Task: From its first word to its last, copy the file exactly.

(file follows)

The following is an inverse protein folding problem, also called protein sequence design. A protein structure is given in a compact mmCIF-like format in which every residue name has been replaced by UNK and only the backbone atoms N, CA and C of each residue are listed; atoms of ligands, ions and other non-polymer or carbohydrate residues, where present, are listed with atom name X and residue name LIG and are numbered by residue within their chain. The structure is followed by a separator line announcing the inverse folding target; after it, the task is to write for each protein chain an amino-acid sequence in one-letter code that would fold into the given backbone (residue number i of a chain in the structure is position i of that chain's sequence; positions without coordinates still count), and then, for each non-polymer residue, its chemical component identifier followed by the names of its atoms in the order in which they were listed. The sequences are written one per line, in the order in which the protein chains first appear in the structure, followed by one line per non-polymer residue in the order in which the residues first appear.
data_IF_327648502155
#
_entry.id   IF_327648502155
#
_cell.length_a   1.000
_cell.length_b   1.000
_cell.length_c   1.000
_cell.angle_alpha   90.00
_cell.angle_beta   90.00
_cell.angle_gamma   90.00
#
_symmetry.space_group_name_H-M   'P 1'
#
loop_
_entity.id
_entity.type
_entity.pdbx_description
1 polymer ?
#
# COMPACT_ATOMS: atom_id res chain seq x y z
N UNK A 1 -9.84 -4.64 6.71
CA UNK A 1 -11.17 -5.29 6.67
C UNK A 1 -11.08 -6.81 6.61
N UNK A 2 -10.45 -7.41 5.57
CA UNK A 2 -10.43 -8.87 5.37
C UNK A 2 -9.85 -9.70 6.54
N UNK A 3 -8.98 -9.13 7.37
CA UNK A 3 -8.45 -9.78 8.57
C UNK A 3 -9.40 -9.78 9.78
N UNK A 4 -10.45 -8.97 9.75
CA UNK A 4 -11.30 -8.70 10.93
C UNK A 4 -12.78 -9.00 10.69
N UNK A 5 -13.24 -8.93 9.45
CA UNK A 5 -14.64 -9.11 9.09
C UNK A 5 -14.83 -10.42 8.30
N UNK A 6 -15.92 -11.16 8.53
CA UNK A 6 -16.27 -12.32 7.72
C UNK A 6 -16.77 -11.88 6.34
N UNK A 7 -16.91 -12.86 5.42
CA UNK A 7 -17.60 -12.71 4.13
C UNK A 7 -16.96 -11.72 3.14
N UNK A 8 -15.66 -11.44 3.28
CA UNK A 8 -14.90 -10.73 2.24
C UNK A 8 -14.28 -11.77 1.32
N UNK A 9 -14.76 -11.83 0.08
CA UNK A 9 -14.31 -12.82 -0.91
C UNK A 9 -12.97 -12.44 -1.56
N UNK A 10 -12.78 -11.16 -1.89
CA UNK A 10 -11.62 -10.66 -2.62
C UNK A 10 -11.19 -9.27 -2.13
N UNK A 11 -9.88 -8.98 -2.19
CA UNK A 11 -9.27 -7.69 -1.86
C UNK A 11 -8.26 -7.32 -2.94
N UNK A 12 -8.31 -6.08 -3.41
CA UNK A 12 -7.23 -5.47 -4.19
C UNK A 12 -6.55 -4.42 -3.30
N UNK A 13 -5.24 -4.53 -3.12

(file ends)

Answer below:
The following is an inverse protein folding problem, also called protein sequence design. A protein structure is given in a compact mmCIF-like format in which every residue name has been replaced by UNK and only the backbone atoms N, CA and C of each residue are listed; atoms of ligands, ions and other non-polymer or carbohydrate residues, where present, are listed with atom name X and residue name LIG and are numbered by residue within their chain. The structure is followed by a separator line announcing the inverse folding target; after it, the task is to write for each protein chain an amino-acid sequence in one-letter code that would fold into the given backbone (residue number i of a chain in the structure is position i of that chain's sequence; positions without coordinates still count), and then, for each non-polymer residue, its chemical component identifier followed by the names of its atoms in the order in which they were listed. The sequences are written one per line, in the order in which the protein chains first appear in the structure, followed by one line per non-polymer residue in the order in which the residues first appear.
data_IF_327648502155
#
_entry.id   IF_327648502155
#
_cell.length_a   1.000
_cell.length_b   1.000
_cell.length_c   1.000
_cell.angle_alpha   90.00
_cell.angle_beta   90.00
_cell.angle_gamma   90.00
#
_symmetry.space_group_name_H-M   'P 1'
#
loop_
_entity.id
_entity.type
_entity.pdbx_description
1 polymer ?
#
# COMPACT_ATOMS: atom_id res chain seq x y z
N UNK A 1 -9.84 -4.64 6.71
CA UNK A 1 -11.17 -5.29 6.67
C UNK A 1 -11.08 -6.81 6.61
N UNK A 2 -10.45 -7.41 5.57
CA UNK A 2 -10.43 -8.87 5.37
C UNK A 2 -9.85 -9.70 6.54
N UNK A 3 -8.98 -9.13 7.37
CA UNK A 3 -8.45 -9.78 8.57
C UNK A 3 -9.40 -9.78 9.78
N UNK A 4 -10.45 -8.97 9.75
CA UNK A 4 -11.30 -8.70 10.93
C UNK A 4 -12.78 -9.00 10.69
N UNK A 5 -13.24 -8.93 9.45
CA UNK A 5 -14.64 -9.11 9.09
C UNK A 5 -14.83 -10.42 8.30
N UNK A 6 -15.92 -11.16 8.53
CA UNK A 6 -16.27 -12.32 7.72
C UNK A 6 -16.77 -11.88 6.34
N UNK A 7 -16.91 -12.86 5.42
CA UNK A 7 -17.60 -12.71 4.13
C UNK A 7 -16.96 -11.72 3.14
N UNK A 8 -15.66 -11.44 3.28
CA UNK A 8 -14.90 -10.73 2.24
C UNK A 8 -14.28 -11.77 1.32
N UNK A 9 -14.76 -11.83 0.08
CA UNK A 9 -14.31 -12.82 -0.91
C UNK A 9 -12.97 -12.44 -1.56
N UNK A 10 -12.78 -11.16 -1.89
CA UNK A 10 -11.62 -10.66 -2.62
C UNK A 10 -11.19 -9.27 -2.13
N UNK A 11 -9.88 -8.98 -2.19
CA UNK A 11 -9.27 -7.69 -1.86
C UNK A 11 -8.26 -7.32 -2.94
N UNK A 12 -8.31 -6.08 -3.41
CA UNK A 12 -7.23 -5.47 -4.19
C UNK A 12 -6.55 -4.42 -3.30
N UNK A 13 -5.24 -4.53 -3.12